But are those rates scandalously high?

They seem to be making a net margin of around 10% which seems very normal and suggests the rates are high because the write-offs are too.

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janebolacha 5th Nov '16 23 of 33

I once knew very well someone who reportedly made millions out of being a fixer on defence equipment supply contracts. Yet this person always took a stand against the supposed immorality of gambling.

Concepts and constructs of morality and immorality vary greatly, often depending on personal interest.

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rhomboid1 5th Nov '16 24 of 33

Where I grew up, an impoverished ex coal mining village, we had doorstep lenders (Greenwood?) whose rates were even higher , the usual pattern of events is that some people would permanently rollover small balances, and occasionally one of those would hit the limit and go to the unofficial lender of last resort. He was a scary guy who eventually ended up in jail for murder. In that light a regulated player like H&T isn't a bad option and the key thing to remember is that customers in this space are generally a nightmare to deal with as can be seen from the net margin H&T generate.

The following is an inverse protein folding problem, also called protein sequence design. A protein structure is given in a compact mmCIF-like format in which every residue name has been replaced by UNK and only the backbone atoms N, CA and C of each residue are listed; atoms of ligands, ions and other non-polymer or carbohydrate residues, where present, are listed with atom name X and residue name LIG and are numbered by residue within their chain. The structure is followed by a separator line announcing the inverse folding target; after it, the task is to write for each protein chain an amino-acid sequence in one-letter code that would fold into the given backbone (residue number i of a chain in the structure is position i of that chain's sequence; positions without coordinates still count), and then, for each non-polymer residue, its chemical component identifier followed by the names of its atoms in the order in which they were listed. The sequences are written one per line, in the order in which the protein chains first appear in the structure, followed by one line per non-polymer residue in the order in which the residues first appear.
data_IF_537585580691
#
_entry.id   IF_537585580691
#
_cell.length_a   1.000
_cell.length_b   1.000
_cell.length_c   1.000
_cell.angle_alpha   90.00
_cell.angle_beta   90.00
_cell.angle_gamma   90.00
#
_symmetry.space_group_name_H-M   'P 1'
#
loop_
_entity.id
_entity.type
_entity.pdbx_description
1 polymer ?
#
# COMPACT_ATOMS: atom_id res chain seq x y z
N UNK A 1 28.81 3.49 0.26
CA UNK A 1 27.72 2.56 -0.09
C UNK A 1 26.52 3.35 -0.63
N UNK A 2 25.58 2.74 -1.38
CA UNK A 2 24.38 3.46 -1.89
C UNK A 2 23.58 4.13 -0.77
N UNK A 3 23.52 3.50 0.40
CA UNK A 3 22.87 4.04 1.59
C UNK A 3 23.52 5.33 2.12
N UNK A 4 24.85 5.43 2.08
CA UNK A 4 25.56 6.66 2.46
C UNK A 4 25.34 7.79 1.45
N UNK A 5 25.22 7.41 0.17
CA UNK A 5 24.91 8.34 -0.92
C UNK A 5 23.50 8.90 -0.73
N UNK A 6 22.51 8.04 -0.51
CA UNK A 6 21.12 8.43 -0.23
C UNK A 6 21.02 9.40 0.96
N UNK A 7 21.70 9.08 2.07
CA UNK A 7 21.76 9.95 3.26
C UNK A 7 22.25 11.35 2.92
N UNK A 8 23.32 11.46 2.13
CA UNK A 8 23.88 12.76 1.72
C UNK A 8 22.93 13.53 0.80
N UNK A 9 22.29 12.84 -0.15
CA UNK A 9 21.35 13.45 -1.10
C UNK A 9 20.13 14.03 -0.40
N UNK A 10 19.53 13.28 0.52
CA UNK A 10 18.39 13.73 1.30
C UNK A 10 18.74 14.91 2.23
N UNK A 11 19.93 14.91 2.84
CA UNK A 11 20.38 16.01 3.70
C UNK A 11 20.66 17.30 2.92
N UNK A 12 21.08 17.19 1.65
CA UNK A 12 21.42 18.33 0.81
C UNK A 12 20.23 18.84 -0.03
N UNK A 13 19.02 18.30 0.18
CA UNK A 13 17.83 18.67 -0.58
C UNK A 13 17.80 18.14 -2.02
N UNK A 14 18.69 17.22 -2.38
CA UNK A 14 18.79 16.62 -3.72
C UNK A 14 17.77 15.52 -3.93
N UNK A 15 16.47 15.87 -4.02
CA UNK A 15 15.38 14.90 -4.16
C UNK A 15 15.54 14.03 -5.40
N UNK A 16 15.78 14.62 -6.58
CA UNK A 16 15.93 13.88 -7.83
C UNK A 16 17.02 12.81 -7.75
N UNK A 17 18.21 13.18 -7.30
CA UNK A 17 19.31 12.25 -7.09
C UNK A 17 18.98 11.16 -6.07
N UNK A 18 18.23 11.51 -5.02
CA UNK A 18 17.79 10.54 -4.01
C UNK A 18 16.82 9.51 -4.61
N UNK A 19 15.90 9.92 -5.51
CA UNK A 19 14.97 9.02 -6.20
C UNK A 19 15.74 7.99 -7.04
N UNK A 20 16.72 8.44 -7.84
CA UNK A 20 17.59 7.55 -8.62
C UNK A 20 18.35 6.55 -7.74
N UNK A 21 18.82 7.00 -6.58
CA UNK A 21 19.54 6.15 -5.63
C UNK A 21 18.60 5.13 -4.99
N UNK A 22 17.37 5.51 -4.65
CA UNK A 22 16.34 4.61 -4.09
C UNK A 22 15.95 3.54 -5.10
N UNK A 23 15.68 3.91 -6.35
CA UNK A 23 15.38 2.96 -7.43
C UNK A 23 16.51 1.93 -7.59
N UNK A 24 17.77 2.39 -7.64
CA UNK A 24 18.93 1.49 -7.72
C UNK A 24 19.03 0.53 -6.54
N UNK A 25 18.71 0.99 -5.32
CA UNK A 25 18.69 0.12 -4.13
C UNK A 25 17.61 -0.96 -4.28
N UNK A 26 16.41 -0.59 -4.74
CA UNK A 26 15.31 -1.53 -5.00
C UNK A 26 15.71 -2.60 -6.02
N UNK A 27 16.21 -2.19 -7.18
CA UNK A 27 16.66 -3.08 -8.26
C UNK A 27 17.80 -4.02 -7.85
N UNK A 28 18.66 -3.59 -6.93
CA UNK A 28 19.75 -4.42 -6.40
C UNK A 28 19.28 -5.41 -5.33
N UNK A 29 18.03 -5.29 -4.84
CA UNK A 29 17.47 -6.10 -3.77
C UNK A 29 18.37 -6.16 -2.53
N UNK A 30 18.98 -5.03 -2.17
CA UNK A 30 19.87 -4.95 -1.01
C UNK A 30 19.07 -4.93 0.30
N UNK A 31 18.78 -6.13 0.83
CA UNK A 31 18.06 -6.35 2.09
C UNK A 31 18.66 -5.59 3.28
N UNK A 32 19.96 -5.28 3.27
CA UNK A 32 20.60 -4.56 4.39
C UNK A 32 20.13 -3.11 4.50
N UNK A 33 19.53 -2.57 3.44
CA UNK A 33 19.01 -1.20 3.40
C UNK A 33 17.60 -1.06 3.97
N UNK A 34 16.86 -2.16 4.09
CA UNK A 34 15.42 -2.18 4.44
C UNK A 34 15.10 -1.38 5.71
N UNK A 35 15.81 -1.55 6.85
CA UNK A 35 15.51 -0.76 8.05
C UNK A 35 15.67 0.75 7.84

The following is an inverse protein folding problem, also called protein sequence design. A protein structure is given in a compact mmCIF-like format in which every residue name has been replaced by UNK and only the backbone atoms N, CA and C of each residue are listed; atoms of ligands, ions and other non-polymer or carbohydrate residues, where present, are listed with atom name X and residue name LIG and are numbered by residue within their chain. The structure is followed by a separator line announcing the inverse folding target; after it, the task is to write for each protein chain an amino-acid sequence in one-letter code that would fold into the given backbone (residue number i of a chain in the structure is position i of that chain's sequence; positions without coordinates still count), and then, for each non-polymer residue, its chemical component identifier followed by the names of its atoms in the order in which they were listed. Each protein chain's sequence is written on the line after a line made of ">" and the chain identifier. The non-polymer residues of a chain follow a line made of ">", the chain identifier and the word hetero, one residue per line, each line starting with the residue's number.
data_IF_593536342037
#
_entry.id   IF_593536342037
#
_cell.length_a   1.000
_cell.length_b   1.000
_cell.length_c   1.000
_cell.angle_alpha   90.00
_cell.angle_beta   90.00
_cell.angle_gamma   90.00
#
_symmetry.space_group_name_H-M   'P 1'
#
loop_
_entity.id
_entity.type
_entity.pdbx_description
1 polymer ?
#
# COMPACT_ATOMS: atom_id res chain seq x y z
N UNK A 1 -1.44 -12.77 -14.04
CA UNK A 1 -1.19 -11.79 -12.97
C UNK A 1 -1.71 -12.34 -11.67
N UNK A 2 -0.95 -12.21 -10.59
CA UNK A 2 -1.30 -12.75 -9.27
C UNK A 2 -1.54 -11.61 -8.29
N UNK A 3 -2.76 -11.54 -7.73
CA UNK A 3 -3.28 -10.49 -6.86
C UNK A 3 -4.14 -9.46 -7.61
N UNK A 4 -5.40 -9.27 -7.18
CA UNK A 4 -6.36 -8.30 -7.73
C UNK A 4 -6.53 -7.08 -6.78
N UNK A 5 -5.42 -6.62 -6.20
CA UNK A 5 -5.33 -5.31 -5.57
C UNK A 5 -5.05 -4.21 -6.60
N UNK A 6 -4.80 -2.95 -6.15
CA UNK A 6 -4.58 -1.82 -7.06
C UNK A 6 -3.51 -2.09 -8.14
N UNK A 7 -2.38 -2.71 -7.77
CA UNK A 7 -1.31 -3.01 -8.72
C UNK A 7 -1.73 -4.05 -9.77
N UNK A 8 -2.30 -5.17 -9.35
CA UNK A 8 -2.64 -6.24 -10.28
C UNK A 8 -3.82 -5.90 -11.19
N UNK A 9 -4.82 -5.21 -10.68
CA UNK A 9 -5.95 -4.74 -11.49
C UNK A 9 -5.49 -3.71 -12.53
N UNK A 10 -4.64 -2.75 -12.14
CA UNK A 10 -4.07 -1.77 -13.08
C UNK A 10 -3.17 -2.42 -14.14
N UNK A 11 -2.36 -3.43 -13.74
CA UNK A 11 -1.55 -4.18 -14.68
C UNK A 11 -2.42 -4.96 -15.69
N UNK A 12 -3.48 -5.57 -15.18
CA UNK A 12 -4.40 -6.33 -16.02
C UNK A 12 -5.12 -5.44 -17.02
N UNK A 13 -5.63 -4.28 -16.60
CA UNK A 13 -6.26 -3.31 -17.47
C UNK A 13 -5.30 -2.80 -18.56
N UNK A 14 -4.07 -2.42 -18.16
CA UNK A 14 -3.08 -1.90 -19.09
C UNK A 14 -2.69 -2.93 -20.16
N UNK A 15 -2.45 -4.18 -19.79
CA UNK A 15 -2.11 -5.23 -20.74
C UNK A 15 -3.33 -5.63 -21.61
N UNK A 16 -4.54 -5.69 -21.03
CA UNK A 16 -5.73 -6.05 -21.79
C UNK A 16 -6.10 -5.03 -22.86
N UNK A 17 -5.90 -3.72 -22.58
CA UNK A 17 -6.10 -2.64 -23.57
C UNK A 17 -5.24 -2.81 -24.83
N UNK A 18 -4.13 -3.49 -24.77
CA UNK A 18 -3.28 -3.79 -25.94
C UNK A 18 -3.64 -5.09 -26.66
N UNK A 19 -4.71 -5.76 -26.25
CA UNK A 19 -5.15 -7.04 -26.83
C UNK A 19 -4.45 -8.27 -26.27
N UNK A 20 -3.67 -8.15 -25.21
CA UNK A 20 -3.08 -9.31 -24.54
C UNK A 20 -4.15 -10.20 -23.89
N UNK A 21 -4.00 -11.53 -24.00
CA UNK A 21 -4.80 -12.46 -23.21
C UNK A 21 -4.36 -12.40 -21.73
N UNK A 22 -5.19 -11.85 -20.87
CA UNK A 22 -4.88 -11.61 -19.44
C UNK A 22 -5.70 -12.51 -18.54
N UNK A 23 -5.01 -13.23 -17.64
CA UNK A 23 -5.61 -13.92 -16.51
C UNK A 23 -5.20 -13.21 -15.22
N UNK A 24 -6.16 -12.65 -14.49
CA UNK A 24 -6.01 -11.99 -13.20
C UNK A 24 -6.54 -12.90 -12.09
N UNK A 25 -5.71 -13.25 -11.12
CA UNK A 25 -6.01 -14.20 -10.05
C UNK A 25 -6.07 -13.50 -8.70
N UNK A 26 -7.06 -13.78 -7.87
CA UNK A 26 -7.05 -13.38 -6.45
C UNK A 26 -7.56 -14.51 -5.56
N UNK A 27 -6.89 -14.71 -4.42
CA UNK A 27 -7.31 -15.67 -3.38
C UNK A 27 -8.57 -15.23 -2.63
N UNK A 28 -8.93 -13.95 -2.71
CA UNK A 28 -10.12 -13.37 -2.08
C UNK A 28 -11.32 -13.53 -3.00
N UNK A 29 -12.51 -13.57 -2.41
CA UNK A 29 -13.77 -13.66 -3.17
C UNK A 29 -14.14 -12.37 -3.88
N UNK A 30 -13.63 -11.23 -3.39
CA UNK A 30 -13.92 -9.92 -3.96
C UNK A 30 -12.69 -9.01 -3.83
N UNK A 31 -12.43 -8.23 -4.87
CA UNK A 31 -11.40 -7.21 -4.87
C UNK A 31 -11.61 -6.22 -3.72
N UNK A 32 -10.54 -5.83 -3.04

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paraic84 5th Nov '16 25 of 33

Thanks for flagging Gattaca (LON:GATC) Paul, looks interesting. One thing that puts me off slightly is that the CEO barely owns any of the company. According to morningstar he only owns 92,722 shares which seems like a ridiculously small holding. Although he has bought in 2013 and 2015 around the 500p mark. It'll be interesting to see if he boosts his holding. FYI Ric Piper, of Lakehouse (LON:LAKE) fame, is on the board of Gattaca (LON:GATC).

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smatthews1 5th Nov '16 26 of 33

I do have a frustration with payday loan companies, so I'm not targeting h and t here as I think their pawn broking side of things is legitimate and fair.

But these extortionate payday loans do target the less fortunate, and most of the time people living beyond their means, and it creates a vicious circle of debt that has never been earnt. Someone somewhere is going to be paying for this debt, until one day the house of cards comes tumbling down again.